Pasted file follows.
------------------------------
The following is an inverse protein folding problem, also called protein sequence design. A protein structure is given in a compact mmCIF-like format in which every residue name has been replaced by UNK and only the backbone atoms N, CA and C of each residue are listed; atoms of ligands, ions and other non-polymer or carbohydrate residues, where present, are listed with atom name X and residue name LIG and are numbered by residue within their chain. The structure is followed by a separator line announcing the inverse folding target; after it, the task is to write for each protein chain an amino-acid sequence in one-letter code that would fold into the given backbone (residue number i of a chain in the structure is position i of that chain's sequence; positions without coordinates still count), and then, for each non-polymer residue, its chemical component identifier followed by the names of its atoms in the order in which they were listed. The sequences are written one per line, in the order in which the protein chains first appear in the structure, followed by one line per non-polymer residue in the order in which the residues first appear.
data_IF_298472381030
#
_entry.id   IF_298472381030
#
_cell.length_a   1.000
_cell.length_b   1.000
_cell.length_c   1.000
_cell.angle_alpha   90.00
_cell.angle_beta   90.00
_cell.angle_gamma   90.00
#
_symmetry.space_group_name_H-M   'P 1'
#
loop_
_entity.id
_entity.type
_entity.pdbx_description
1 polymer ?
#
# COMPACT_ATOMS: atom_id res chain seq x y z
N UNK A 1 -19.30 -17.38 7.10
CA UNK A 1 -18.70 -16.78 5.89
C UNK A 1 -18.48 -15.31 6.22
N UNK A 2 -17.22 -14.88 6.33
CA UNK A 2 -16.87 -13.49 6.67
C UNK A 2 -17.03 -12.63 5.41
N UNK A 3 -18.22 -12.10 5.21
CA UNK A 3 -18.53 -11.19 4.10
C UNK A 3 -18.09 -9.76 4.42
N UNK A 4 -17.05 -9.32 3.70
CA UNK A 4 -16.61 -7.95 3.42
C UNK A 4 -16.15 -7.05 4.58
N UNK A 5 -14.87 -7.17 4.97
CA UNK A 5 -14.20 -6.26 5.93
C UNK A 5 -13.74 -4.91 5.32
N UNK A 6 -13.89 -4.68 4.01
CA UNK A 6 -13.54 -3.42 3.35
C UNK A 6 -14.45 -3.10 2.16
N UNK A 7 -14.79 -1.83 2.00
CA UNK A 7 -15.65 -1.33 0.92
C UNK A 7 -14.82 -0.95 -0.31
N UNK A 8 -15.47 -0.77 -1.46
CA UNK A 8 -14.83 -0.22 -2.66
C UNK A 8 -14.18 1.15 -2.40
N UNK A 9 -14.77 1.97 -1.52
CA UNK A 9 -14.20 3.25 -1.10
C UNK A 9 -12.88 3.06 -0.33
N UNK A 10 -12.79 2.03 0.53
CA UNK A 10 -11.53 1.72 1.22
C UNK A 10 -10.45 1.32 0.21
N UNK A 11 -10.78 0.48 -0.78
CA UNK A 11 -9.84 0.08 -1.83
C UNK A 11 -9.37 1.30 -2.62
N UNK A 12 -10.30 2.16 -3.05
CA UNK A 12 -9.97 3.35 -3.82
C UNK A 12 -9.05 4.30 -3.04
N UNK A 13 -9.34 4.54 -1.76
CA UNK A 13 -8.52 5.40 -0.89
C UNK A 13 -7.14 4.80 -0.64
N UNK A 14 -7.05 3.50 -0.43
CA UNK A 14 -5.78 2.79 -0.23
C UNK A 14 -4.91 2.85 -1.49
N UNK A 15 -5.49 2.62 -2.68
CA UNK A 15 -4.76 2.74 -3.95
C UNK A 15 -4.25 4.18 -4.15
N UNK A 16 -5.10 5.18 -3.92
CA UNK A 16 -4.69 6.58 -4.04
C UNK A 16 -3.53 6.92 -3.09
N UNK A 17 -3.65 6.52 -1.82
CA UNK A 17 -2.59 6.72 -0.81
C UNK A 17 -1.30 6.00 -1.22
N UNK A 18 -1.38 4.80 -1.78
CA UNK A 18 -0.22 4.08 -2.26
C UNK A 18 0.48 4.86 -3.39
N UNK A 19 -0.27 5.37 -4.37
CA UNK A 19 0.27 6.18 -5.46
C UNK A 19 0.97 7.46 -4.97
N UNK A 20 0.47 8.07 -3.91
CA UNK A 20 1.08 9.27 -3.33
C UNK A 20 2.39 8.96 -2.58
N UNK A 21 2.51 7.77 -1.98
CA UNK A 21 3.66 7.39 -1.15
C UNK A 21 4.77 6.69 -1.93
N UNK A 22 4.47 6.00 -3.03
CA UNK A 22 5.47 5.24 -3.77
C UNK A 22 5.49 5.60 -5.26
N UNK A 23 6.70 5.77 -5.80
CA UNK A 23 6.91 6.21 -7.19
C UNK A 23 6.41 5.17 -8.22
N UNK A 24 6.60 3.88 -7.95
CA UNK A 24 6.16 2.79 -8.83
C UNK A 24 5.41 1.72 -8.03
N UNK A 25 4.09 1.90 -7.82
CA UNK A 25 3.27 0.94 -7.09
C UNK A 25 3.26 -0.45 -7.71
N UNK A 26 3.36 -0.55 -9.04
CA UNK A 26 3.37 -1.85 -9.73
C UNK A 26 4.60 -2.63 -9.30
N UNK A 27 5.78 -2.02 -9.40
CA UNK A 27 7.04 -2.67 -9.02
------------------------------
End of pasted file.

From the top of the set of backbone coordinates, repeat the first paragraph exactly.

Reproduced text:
The following is an inverse protein folding problem, also called protein sequence design. A protein structure is given in a compact mmCIF-like format in which every residue name has been replaced by UNK and only the backbone atoms N, CA and C of each residue are listed; atoms of ligands, ions and other non-polymer or carbohydrate residues, where present, are listed with atom name X and residue name LIG and are numbered by residue within their chain. The structure is followed by a separator line announcing the inverse folding target; after it, the task is to write for each protein chain an amino-acid sequence in one-letter code that would fold into the given backbone (residue number i of a chain in the structure is position i of that chain's sequence; positions without coordinates still count), and then, for each non-polymer residue, its chemical component identifier followed by the names of its atoms in the order in which they were listed. The sequences are written one per line, in the order in which the protein chains first appear in the structure, followed by one line per non-polymer residue in the order in which the residues first appear.